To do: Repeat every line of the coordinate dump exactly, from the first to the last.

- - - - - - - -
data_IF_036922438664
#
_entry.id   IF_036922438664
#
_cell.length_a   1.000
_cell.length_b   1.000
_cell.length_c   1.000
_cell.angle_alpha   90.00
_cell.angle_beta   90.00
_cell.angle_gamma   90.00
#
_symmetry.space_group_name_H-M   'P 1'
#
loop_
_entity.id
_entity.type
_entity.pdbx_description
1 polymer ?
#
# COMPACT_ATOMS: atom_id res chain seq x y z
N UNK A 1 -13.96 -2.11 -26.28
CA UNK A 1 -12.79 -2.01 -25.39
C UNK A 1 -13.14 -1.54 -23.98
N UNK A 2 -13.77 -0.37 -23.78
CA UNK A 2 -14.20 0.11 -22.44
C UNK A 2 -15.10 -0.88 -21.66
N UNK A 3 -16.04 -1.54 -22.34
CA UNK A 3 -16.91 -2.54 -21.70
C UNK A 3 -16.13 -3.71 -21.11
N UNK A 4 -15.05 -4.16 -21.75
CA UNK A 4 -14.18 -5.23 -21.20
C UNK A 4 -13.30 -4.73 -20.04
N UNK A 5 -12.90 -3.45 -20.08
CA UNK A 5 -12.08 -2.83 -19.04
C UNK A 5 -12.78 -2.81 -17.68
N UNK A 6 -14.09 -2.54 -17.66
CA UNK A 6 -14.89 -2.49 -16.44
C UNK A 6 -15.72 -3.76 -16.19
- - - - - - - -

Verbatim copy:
data_IF_036922438664
#
_entry.id   IF_036922438664
#
_cell.length_a   1.000
_cell.length_b   1.000
_cell.length_c   1.000
_cell.angle_alpha   90.00
_cell.angle_beta   90.00
_cell.angle_gamma   90.00
#
_symmetry.space_group_name_H-M   'P 1'
#
loop_
_entity.id
_entity.type
_entity.pdbx_description
1 polymer ?
#
# COMPACT_ATOMS: atom_id res chain seq x y z
N UNK A 1 -13.96 -2.11 -26.28
CA UNK A 1 -12.79 -2.01 -25.39
C UNK A 1 -13.14 -1.54 -23.98
N UNK A 2 -13.77 -0.37 -23.78
CA UNK A 2 -14.20 0.11 -22.44
C UNK A 2 -15.10 -0.88 -21.66
N UNK A 3 -16.04 -1.54 -22.34
CA UNK A 3 -16.91 -2.54 -21.70
C UNK A 3 -16.13 -3.71 -21.11
N UNK A 4 -15.05 -4.16 -21.75
CA UNK A 4 -14.18 -5.23 -21.20
C UNK A 4 -13.30 -4.73 -20.04
N UNK A 5 -12.90 -3.45 -20.08
CA UNK A 5 -12.08 -2.83 -19.04
C UNK A 5 -12.78 -2.81 -17.68
N UNK A 6 -14.09 -2.54 -17.66
CA UNK A 6 -14.89 -2.49 -16.44
C UNK A 6 -15.72 -3.76 -16.19